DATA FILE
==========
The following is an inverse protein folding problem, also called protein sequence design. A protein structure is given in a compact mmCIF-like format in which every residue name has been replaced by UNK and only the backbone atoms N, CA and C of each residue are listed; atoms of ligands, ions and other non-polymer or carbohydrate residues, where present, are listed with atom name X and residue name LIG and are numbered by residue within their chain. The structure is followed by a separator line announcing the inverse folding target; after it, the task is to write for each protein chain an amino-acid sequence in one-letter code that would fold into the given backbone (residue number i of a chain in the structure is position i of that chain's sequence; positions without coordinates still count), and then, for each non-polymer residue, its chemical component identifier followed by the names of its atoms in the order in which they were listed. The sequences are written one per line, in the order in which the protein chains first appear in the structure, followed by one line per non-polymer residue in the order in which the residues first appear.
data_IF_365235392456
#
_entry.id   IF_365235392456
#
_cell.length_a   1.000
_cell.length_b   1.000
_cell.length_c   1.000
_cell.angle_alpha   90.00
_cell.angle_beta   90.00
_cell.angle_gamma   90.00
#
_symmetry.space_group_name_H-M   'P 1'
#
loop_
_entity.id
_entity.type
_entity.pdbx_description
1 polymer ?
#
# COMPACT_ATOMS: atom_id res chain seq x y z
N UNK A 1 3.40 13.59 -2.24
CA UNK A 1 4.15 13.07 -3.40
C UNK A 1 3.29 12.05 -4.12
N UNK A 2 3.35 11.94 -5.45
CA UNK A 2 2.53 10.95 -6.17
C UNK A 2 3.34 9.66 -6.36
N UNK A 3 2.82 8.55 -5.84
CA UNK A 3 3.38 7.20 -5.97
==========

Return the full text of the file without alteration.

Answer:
The following is an inverse protein folding problem, also called protein sequence design. A protein structure is given in a compact mmCIF-like format in which every residue name has been replaced by UNK and only the backbone atoms N, CA and C of each residue are listed; atoms of ligands, ions and other non-polymer or carbohydrate residues, where present, are listed with atom name X and residue name LIG and are numbered by residue within their chain. The structure is followed by a separator line announcing the inverse folding target; after it, the task is to write for each protein chain an amino-acid sequence in one-letter code that would fold into the given backbone (residue number i of a chain in the structure is position i of that chain's sequence; positions without coordinates still count), and then, for each non-polymer residue, its chemical component identifier followed by the names of its atoms in the order in which they were listed. The sequences are written one per line, in the order in which the protein chains first appear in the structure, followed by one line per non-polymer residue in the order in which the residues first appear.
data_IF_365235392456
#
_entry.id   IF_365235392456
#
_cell.length_a   1.000
_cell.length_b   1.000
_cell.length_c   1.000
_cell.angle_alpha   90.00
_cell.angle_beta   90.00
_cell.angle_gamma   90.00
#
_symmetry.space_group_name_H-M   'P 1'
#
loop_
_entity.id
_entity.type
_entity.pdbx_description
1 polymer ?
#
# COMPACT_ATOMS: atom_id res chain seq x y z
N UNK A 1 3.40 13.59 -2.24
CA UNK A 1 4.15 13.07 -3.40
C UNK A 1 3.29 12.05 -4.12
N UNK A 2 3.35 11.94 -5.45
CA UNK A 2 2.53 10.95 -6.17
C UNK A 2 3.34 9.66 -6.36
N UNK A 3 2.82 8.55 -5.84
CA UNK A 3 3.38 7.20 -5.97